Shingles Shot Side Effects – What You Should Know About Shingrix

Shingles-Shot-Side-Effects---What-You-Should-Know-About-Shingrix

Shingrix is a vaccine that helps prevent shingles. It is the newer vaccine that has largely replaced Zostavax as the preferred vaccination. It received this designation back in 2017 shortly after it was approved for use by the FDA. It is manufactured by Glaxo Smith Kline and is used in adults over the age of 50.

Shingrix is a different type of vaccine than those that were previously used to immunize against shingles. The older vaccines all used a weakened form of the virus. Shingrix, however, does not contain a live form of the virus. One of the benefits of Shingrix is that those with compromised immune systems can receive the vaccine.

The vaccine has been a huge moneymaker for Glaxo since it was introduced to the market. Sales of the vaccine have already surpassed $1 billion and will soon reach $2 billion. The other live virus forms of the shingles vaccine have begun to be phased out from the marketplace. However, there has been a shortage of Shingrix as the demand has outstripped the supply.

While Shingrix has been widely touted as safer than the more dangerous Zostavax, the newer vaccine is not without its complications. In fact, the side effects of Shingrix are still becoming known as the vaccine becomes more widely used. Most people who have received a Shingrix injection have experienced some kind of side effects after the vaccination. In fact, some studies have shown that as many as 70 percent of vaccine recipients have reported experiencing varying degrees of pain after the injection. Of those who experience pain, many of these people will experience joint and muscle pain.

During the first 13 months that Shingrix was available, there have been 155 reports of adverse events into the FDA’s reporting system. Some of these adverse events result from the fact that there have been errors in administering the vaccination. A handful of medical personnel mixed up Shingrix with Zostavax and administered the vaccine in the same way that they would give Zostavax, causing injury. Shingrix is supposed to be given as a two-dose intramuscular injection as opposed to a single subcutaneous injection.

While the early results from Shingrix seem to be that it is safer than the more dangerous Zostavax, there are still some reports of serious side effects. There have been over 4,000 reports of side effects from Shingrix in the VAERS. Most of these reports do not involve serious side effects. However, there have been over 100 reports of severe side effects, some of which involve hospitalization. As of now, there are still no patterns to the serious side effects as reports are still being analyzed and processed. So far, three percent of the adverse event reports involve serious side effects.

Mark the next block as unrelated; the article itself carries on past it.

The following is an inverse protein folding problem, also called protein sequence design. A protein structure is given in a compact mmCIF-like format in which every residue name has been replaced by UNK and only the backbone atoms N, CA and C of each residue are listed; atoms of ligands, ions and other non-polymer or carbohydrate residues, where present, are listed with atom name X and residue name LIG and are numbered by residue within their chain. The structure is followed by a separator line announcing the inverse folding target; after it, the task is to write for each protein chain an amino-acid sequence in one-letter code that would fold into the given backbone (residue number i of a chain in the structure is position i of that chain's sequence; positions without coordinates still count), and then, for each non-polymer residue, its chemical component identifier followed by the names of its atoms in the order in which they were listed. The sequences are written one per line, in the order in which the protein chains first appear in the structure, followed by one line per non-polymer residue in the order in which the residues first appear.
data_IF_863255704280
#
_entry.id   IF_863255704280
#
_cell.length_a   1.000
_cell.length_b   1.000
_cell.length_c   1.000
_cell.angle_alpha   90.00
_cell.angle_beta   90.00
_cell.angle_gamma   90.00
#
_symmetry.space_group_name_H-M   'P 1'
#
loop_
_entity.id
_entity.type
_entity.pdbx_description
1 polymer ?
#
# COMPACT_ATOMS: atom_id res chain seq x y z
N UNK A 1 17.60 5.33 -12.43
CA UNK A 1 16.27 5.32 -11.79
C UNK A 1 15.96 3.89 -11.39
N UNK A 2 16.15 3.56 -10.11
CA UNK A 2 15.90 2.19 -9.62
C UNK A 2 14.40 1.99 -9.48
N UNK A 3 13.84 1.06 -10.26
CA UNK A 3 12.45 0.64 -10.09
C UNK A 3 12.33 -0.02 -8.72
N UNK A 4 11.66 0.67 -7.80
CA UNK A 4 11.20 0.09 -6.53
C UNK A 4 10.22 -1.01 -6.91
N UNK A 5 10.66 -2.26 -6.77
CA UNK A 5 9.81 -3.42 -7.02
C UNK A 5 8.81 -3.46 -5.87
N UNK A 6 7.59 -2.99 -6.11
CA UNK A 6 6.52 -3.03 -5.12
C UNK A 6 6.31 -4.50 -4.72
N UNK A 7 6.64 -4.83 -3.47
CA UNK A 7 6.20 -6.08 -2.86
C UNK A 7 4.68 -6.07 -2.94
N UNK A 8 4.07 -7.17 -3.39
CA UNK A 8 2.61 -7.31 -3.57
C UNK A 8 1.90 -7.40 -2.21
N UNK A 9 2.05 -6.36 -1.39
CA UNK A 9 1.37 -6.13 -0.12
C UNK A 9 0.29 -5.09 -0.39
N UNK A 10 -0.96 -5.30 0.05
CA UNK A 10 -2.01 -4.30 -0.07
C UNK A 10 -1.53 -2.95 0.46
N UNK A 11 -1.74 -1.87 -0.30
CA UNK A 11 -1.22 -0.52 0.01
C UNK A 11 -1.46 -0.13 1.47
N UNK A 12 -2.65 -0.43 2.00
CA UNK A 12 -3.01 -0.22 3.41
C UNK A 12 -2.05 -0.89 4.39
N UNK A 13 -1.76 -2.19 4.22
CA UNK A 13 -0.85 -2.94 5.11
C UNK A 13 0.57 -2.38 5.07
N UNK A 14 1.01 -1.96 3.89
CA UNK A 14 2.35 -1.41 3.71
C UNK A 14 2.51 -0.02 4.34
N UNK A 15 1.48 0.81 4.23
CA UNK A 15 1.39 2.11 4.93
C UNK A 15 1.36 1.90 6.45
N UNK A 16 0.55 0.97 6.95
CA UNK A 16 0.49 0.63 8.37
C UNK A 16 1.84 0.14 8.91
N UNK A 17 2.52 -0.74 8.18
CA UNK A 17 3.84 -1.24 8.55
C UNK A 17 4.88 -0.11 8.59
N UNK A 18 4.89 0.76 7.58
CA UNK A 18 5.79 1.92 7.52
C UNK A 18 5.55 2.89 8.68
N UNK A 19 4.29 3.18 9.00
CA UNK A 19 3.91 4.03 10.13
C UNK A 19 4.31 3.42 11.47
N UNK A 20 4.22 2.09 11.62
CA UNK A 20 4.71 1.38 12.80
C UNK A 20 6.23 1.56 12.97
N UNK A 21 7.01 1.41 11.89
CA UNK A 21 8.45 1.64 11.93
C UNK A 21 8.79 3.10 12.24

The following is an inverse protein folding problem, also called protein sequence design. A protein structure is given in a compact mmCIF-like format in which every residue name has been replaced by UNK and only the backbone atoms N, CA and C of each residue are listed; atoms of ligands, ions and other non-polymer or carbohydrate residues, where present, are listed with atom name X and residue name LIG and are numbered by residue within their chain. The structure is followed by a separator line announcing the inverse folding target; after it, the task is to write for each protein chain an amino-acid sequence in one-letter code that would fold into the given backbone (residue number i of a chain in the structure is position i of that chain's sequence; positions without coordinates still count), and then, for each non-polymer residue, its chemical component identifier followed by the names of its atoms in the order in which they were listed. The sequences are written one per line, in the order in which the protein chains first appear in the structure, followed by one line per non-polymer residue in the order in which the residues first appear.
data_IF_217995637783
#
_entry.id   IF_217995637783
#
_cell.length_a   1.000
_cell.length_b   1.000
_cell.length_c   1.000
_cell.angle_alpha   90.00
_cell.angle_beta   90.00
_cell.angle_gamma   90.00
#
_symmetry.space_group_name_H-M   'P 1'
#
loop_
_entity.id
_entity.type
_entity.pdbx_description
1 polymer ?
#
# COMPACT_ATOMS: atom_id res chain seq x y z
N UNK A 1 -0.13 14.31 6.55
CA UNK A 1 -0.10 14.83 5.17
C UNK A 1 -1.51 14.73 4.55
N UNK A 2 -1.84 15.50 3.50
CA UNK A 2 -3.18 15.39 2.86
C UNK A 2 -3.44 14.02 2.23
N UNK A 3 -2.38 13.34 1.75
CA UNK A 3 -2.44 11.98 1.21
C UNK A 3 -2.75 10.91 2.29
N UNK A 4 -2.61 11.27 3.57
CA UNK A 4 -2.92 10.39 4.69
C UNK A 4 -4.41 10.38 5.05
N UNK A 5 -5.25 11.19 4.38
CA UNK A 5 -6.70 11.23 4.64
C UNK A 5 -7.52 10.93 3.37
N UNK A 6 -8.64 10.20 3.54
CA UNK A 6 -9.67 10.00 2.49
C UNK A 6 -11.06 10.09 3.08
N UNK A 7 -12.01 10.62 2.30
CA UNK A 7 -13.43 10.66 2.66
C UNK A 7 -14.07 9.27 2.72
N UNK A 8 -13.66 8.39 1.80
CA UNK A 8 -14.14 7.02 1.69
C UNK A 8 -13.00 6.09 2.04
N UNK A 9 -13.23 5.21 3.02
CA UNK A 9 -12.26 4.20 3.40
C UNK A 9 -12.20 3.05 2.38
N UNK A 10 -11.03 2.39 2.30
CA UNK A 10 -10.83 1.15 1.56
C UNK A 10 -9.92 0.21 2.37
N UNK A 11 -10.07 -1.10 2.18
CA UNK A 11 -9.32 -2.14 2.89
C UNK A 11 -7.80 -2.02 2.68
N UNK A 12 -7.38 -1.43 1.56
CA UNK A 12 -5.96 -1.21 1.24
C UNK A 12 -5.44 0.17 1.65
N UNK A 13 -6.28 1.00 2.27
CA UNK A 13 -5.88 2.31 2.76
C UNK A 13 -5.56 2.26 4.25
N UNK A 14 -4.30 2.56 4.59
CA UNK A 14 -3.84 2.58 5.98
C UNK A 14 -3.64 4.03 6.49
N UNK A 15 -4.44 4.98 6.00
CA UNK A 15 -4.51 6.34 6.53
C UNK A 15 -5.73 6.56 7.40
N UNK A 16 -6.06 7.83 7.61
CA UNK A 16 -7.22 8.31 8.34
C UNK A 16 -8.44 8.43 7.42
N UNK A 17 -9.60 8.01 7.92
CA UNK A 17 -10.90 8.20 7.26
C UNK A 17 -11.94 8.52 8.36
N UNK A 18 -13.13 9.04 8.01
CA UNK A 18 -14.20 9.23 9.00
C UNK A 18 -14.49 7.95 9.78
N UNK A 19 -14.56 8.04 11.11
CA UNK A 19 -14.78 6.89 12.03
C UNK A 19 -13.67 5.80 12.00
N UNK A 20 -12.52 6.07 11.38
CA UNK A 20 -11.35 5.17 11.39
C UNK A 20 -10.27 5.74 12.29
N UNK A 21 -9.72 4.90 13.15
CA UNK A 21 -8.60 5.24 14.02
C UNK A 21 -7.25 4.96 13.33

The most common side effects have involved fever and chills. There are also reports of pain in the arm and swelling. There have been reports of seven deaths of patients who had just recently received Shingrix injections. There is no proof yet that these deaths are directly attributed to Shingrix. Several of the patients who died already had cardiovascular disease and two died from sepsis due to immunosuppression.

Many of the adverse events involve pain of some sort. A small number of patients have reported burning pain in the area of the injection. While the number of patients experiencing side effects is expected to decrease from Zostavax, the intensity of the side effects may increase.

One possible negative result is that many patients may hesitate to finish their course of vaccinations due to the pain associated with Shingrix. Since Shingrix is a two-dose series of injections, patients will need both doses in order for the vaccine to be fully effective. However, many patients report pain to some degree after the first vaccination. The fear is that patients will stop their vaccination once they feel pain and will then end up unprotected from shingles, leaving themselves open to even more pain if they contract the disease.

There are no reports yet of lawsuits associated with Shingrix that result from complications or side effects. Merck is facing a large number of lawsuits from Zostavax, including one that has escalated to the United States Supreme Court.

In the event that there are lawsuits that result from Shingrix, they would be filed in court as opposed to claims made through the Vaccine Injury Compensation Program. The VICP is reserved for vaccines that are given to children. Shingles vaccines are only administered to those over the age of 50 so any lawsuits must be brought as a usual drug injury lawsuit would.

If you have suffered damages from Shingrix, you will need a lawyer to represent you as you pursue compensation. Especially with a new vaccine where the side effects are still being learned, it is essential to have an attorney with the expertise to understand how vaccines work scientifically and how to file a vaccine injury lawsuit. The Law Offices of Sadaka Associates have represented hundreds of vaccine injury victims in their attempts to obtain the compensation that they deserve for their injuries. If you or a loved one has suffered an injury from a vaccine contact them for a free evaluation of your case.

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